TheDairySite.com - news, features, articles and disease information for the dairy industry

News

North American meat plant workers fall in and walk off jobs due to COVID-19

14 April 2020

In the recent “Focus – Elbow to elbow” analysis from Tom Polansek and Rod Nickel of Reuters, reporters find widespread walk outs among North American meat packers and processors as coronavirus erodes the workforce – putting the meat supply chain in jeopardy.

According to Polansek and Nickel's reporting, nearly a third of the workers at a Colorado JBS USA beef plant stayed at home amid safety concerns for the last two weeks as a 30-year employee of the facility died following complications from the virus.

According to more than a dozen interviews with US and Canadian plant workers, union leaders and industry analysts, a lack of protective equipment and the nature of "elbow to elbow" work required to debone chickens, chop beef and slice hams are highlighting risks for employees and limiting output as some forego the low-paying work. Companies that added protections, such as enhanced cleaning or spacing out workers, say the moves are further slowing meat production.

Smithfield Foods, the world's biggest pork processor, on Sunday said it is indefinitely shutting a pork plant that accounts for about 4 percent to 5 percent of US production. It warned that plant shutdowns are pushing the United States "perilously close to the edge" in meat supplies for grocers.

Lockdowns that aim to stop the spread of the coronavirus have prevented farmers across the globe from delivering food products to consumers. Millions of labourers also cannot get to the fields for harvesting and planting, and there are too few truckers to keep goods moving.

The United States and Canada are among the world's biggest shippers of beef and pork. Food production has continued as governments try to ensure adequate supplies, even as they close broad swathes of the economy.

The closures and increased absenteeism among workers have contributed to drops in the price of livestock, as farmers find fewer places for slaughter. Since 25 March, live cattle prices shed 15 percent, straining the US farm economy.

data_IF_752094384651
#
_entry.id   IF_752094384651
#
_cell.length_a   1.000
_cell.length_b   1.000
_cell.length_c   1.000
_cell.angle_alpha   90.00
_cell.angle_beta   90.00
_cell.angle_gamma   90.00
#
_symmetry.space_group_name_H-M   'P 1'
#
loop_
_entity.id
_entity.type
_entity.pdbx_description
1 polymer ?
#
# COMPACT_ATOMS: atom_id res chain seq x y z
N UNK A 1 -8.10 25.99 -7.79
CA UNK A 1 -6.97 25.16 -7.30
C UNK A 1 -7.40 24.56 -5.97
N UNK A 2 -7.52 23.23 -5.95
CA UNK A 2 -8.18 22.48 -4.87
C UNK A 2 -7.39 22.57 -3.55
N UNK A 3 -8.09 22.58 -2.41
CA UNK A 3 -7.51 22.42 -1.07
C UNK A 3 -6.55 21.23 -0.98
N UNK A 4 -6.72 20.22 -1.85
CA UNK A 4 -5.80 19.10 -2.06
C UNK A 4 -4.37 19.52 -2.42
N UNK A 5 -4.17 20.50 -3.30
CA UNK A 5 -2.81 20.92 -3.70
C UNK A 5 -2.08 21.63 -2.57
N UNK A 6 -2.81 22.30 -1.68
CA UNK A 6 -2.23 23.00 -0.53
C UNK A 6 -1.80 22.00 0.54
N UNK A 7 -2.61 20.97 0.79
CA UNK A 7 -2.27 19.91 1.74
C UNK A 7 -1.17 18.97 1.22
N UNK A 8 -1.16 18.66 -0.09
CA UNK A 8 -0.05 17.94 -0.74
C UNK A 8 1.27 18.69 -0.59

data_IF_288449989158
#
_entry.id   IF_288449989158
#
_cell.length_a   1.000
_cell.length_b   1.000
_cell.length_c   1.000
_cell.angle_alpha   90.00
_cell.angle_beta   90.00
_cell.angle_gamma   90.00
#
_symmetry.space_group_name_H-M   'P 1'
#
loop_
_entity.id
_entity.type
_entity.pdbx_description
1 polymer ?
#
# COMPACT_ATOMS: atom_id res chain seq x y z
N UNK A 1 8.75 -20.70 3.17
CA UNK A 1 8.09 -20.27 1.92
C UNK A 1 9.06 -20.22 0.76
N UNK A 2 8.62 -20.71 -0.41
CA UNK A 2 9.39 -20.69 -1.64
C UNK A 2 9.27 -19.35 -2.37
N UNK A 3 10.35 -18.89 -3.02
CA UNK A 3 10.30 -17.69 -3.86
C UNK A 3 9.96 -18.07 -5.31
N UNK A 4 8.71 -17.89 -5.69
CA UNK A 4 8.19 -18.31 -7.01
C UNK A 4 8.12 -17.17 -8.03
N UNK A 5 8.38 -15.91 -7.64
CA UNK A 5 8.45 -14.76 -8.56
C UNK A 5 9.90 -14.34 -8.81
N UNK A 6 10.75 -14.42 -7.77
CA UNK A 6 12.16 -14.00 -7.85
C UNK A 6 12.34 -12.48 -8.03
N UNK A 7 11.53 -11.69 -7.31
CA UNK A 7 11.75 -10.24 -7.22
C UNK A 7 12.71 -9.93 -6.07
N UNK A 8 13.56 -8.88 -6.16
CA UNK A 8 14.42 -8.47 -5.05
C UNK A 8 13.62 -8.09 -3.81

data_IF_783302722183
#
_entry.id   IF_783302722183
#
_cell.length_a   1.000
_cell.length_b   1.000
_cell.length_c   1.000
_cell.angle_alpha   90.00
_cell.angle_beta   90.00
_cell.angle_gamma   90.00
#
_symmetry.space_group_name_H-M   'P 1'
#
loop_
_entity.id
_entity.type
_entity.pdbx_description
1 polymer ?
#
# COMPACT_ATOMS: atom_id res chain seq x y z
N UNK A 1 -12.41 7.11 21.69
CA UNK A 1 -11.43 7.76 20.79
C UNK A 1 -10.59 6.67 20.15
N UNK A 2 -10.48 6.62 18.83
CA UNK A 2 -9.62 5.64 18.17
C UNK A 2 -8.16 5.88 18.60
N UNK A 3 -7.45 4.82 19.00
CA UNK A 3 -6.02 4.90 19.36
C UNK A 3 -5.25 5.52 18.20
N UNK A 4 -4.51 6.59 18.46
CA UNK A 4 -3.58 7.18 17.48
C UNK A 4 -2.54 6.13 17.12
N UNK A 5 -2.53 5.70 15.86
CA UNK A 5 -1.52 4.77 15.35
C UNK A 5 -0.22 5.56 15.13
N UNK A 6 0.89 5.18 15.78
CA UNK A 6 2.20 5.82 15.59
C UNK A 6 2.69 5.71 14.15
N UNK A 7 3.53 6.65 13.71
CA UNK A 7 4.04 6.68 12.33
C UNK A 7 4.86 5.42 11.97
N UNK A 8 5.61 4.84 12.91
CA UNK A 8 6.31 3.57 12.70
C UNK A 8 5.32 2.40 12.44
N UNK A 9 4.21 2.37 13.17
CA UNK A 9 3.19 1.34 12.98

North American meat demand has dropped some 30 percent in the past month as declining sales of restaurant meats like steaks and chicken wings outweighed a spike in retail demand for ground beef, said Christine McCracken, Rabobank's animal protein analyst.

Frozen meats in US cold storage facilities remain plentiful, but supply could be whittled down as exports to protein-hungry China increase after a trade agreement removed obstacles for American meat purchases.

"There's a huge risk of additional plant closures," McCracken said.

The latest came on Monday 13 April when JBS said it will shutter its Greeley, Colorado, beef plant, which accounts for about 5 percent of the country's production, until 24 April.

JBS previously had to reduce production at the facility as about 800 to 1,000 workers a day stayed home since the end of March, said Kim Cordova, president of the local United Food and Commercial Workers (UFCW) union that represents employees. She added that the union knew of at least 50 cases and two deaths among employees as of Friday.

Plant worker Saul Sanchez, known affectionately as "grandpa" among some co-workers, tested positive for the virus and died on 7 April at 78 years old, according to his daughter, Beatriz Rangel. She said he only went from home to work before developing symptoms, including a low fever.

"I'm heartbroken because my dad was so loyal," Rangel said.

Brazilian owned JBS confirmed an employee with three decades of experience died from complications associated with COVID-19, without naming Sanchez. He was never symptomatic while at work and never worked in the facility while sick, according to the company.

JBS said it was working with federal and state governments to obtain tests for all plant employees.
Weld County, where the plant is located, had the fourth highest number of COVID-19 cases of any county in Colorado on Friday, according to the state. Health officials confirmed cases among JBS workers.

JBS said high absenteeism at the plant led the process of cutting carcasses into pieces of beef to fall behind slaughter rates. The company disputed the union's numbers on worker absences but did not provide its own. It took steps including buying masks and putting up plexiglass shields in lunch rooms to protect employees, said Cameron Bruett, spokesman for JBS USA.

Read the full analysis on the Thompson Reuters Foundation website



Partners


Seasonal Picks

Managing Pig Health: A Reference for the Farm - 2nd Edition